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Flash Fiction


Beginning my creative writing journey at age 13, I naively jumped into the project of writing a novel. Bad idea. In previous articles, I’ve stressed that writing a novel is like writing a marathon. If you haven’t practiced, even good luck isn’t good enough. Having learnt this lesson I began writing short stories, and progressively they became shorter and shorter rather than longer and longer. Was this a problem? No.

A piece of writing does not have to be long to be good, or even enjoyable. My new found love in writing has been flash fiction. Much like other lengths of writing, such as novellas and novels, how many words constitute as a piece of flash fiction is debatable, ranging from 300 words to 1500. Essentially, this causes restraints on how fully fleshed out a plot or character is. But this is where the beauty of flash fiction lies – the ambiguity means that many different people can have a very different take on what is going on. Even the writer, as have often been the case in my experience, can see a million different possibilities about where the story could go.

Flash fiction is also great for me because I tend plan a lot before I write, but with this type of writing I can just go with the flow. It has helped me adapt my techniques and loosen my obsession with intense preparation. This has also helped me feel a lot more creative, just thinking on my feet and seeing where my writing instincts take me!

I encourage all writers to experiment not only with flash fiction, but any type of writing they have not yet tried. Things that seem not suited for us are also often things we haven’t tried, but some things can really take you by surprise. Experiment, experiment, experiment!

~ JLT

Flash Fiction: What I Thought I Knew


Introductory Note: Sometimes I just have a scene in my head, no more. Just a situation that goes beyond thought and reason. There is a lot of ambiguity about what has happened and what will happen between these two people, which is what I like. I hope it makes the reader interpret into a context that fits them. There are hundreds of possibilites. It could be any one of them. Who knows?

I turned my head to look at the person who sat next to me.

I had to get up. Now.

He looked back at me. Maybe it was because of this sudden frenzy that I couldn’t distinguish his eyes between imploring and threatening. I didn’t dwell on the thought for long because a thousand other questions were grabbing my attention.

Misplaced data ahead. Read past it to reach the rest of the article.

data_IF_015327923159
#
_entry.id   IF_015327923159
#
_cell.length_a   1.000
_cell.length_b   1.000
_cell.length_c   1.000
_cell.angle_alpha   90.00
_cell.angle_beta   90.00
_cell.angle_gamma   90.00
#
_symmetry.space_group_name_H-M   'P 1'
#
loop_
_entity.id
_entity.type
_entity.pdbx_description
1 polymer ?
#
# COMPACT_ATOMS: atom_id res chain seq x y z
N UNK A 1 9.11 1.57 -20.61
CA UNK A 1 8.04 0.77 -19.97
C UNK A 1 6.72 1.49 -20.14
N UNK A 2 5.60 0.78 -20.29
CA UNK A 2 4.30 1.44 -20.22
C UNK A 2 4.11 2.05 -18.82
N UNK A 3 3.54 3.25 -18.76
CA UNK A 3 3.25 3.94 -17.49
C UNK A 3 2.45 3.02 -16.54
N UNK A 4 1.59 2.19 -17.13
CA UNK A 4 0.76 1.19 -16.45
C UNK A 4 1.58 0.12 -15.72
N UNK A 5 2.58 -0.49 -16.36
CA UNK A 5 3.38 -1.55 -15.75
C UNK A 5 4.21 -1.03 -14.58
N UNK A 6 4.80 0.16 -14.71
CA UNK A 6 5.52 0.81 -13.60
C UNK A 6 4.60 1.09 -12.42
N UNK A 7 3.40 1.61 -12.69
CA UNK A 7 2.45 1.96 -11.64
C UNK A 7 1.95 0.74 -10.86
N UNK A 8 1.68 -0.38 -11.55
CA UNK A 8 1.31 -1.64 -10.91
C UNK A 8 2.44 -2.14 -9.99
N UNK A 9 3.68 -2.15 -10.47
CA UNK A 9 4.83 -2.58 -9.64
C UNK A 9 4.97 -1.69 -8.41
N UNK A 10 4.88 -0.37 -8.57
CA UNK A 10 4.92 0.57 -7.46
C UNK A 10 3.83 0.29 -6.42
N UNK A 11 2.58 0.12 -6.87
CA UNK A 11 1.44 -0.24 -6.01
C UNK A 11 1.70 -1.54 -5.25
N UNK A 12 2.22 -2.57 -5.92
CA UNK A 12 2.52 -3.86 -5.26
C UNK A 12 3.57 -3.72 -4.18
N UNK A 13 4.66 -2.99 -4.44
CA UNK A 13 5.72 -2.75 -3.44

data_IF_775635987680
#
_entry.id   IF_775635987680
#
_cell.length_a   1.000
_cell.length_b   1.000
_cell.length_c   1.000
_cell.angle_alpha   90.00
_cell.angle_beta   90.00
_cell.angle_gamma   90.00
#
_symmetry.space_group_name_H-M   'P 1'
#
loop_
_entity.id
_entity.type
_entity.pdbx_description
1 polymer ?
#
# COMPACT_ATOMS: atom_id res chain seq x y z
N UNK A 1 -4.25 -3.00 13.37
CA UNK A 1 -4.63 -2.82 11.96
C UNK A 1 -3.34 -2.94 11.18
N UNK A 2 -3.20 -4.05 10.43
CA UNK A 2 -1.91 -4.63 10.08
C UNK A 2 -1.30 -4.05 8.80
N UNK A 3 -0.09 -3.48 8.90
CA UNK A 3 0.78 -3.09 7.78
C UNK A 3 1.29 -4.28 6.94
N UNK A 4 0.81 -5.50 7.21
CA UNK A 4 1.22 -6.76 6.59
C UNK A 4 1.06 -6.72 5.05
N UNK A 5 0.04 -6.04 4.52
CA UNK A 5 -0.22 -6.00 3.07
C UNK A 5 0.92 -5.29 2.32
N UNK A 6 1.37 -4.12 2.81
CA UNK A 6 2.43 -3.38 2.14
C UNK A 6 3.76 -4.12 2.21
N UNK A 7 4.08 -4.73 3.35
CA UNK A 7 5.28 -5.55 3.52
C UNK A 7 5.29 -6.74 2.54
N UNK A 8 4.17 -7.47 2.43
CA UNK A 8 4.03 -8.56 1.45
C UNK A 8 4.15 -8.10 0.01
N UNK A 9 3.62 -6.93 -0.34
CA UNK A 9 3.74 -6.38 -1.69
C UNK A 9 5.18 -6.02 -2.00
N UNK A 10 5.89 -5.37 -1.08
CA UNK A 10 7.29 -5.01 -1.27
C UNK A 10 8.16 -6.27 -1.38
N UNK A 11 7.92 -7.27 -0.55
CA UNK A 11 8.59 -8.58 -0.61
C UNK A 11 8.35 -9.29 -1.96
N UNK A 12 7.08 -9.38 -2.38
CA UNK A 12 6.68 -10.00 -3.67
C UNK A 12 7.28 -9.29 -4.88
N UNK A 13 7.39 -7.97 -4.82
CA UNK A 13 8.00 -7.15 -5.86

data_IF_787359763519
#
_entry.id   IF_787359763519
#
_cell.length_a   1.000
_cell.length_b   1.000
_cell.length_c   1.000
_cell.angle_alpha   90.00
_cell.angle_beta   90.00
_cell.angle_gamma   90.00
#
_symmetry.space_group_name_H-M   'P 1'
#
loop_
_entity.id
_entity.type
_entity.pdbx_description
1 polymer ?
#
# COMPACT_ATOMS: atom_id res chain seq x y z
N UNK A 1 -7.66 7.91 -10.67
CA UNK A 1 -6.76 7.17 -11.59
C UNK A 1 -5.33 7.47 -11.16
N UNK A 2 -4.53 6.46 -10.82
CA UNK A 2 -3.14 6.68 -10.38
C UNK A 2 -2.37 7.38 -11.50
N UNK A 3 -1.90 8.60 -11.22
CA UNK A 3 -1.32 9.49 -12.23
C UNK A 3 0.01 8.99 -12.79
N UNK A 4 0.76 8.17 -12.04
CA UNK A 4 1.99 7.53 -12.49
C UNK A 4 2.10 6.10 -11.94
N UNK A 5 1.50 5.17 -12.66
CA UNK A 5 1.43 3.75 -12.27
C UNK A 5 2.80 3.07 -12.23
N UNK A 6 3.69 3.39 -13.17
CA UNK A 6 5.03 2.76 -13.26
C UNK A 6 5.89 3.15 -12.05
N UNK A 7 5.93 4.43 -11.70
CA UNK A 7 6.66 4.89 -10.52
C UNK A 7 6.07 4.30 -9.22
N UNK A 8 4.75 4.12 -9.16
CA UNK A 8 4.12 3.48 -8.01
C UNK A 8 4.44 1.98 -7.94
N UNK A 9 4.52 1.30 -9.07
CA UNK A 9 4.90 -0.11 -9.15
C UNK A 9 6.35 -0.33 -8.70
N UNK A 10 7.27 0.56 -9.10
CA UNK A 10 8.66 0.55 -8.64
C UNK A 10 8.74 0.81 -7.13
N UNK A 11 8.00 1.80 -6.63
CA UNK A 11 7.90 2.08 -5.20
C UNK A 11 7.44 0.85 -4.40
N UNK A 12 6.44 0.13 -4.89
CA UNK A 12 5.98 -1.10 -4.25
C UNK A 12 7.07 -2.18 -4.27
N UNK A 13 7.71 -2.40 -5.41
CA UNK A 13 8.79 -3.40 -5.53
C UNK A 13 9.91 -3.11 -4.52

“So you’re just going to walk away,” he said. I brushed past him, knowing I should be running, but my legs weren’t responding to reason.

“Why?” his voice echoed in the half empty carriage. His voice.

All the memories and moments bound to his voice rushed through my mind … and through my heart. Avoiding his gaze along with the other staring faces, I continued to walk away. “Just tell me why you did it.”

I whirled around, astounded. “You think I wanted this?”

The whistle blew outside and I managed to make my way to the doors before they shut. I watched the train leave the platform with an unwelcome knowledge that I had seen him nod a yes.

Flash Fiction: Holding On


The Monday morning light glimmered off the chandelier and the birds sang in its arrival. A new day. My eyes were not even accustomed to the light before I thought of Gary, and the sun’s rays suddenly seemed mocking and sinful. I dropped my head back onto the pillow and groaned, pulling up the covers over my face not knowing whether it was because I couldn’t face the brightness in the room, or the truth that he was dead.

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Experimentation


I am a firm believer that writing is an art. Writing is also a very vague term as it is such a broad hobby. Do you write non-fiction, flash fiction, short stories, novellas, novels, epics or poetry? Do you read fantasy sagas, self-help articles or abstract anthologies? We all have our comfort zones, but experimentation is key for a writer. Why? Because by dabbing into another genre, you will acquire so many new skills that even if you do not like the genre itself, you will come back a much more experienced writer.

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